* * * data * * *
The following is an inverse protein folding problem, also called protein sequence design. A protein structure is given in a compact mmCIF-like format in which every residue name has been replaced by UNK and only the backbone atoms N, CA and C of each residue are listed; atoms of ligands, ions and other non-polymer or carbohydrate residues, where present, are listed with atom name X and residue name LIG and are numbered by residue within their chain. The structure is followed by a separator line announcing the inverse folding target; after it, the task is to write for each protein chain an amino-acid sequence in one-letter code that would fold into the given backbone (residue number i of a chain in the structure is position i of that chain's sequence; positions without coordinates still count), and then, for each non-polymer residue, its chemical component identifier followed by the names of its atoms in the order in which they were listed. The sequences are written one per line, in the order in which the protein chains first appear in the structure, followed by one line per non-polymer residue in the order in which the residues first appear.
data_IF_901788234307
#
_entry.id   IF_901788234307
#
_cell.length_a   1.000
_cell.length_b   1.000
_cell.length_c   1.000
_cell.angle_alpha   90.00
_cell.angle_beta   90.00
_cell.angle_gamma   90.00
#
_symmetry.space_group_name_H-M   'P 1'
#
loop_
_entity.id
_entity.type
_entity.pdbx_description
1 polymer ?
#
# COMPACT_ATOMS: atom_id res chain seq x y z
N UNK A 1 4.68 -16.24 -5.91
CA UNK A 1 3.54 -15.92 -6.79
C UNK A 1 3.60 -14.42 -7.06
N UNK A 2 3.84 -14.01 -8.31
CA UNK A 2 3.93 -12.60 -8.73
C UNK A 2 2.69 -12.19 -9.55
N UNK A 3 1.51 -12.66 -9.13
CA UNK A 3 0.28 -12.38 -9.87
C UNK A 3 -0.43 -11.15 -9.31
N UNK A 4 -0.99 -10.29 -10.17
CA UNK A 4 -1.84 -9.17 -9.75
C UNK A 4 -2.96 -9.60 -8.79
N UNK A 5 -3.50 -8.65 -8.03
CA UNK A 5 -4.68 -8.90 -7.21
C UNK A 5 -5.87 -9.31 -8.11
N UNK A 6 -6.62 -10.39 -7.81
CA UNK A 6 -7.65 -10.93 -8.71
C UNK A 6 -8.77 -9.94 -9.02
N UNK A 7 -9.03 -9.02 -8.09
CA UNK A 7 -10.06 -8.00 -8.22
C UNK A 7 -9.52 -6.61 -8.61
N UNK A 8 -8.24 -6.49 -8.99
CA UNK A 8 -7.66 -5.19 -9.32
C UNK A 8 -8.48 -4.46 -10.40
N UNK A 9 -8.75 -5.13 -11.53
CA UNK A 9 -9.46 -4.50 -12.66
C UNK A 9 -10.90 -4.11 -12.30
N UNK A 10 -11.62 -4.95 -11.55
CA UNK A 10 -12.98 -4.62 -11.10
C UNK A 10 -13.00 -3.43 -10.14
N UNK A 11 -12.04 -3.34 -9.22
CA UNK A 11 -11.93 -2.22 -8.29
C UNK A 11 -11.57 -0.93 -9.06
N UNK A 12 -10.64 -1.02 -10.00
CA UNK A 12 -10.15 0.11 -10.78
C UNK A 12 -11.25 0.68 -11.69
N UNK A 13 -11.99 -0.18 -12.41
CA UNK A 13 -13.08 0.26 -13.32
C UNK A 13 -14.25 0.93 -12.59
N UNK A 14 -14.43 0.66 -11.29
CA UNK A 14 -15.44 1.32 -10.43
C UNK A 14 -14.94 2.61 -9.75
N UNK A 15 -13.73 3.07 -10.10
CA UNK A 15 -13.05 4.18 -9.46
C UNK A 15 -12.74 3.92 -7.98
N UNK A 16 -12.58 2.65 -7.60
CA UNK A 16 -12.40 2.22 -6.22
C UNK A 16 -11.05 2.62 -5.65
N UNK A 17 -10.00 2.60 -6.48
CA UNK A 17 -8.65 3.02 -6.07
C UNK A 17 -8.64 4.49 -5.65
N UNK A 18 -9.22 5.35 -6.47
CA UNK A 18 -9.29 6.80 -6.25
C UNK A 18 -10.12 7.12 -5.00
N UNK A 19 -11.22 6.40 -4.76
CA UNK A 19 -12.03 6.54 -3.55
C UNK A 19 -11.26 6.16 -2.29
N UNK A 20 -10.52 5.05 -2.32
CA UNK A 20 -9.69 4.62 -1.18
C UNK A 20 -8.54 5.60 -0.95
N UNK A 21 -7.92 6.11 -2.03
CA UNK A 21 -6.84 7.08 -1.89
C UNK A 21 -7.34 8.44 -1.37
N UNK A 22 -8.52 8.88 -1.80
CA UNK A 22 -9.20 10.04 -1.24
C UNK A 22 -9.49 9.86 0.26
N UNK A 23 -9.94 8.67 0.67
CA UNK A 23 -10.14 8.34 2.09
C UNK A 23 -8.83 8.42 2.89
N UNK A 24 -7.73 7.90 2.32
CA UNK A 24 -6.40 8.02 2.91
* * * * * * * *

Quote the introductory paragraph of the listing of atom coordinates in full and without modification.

The following is an inverse protein folding problem, also called protein sequence design. A protein structure is given in a compact mmCIF-like format in which every residue name has been replaced by UNK and only the backbone atoms N, CA and C of each residue are listed; atoms of ligands, ions and other non-polymer or carbohydrate residues, where present, are listed with atom name X and residue name LIG and are numbered by residue within their chain. The structure is followed by a separator line announcing the inverse folding target; after it, the task is to write for each protein chain an amino-acid sequence in one-letter code that would fold into the given backbone (residue number i of a chain in the structure is position i of that chain's sequence; positions without coordinates still count), and then, for each non-polymer residue, its chemical component identifier followed by the names of its atoms in the order in which they were listed. The sequences are written one per line, in the order in which the protein chains first appear in the structure, followed by one line per non-polymer residue in the order in which the residues first appear.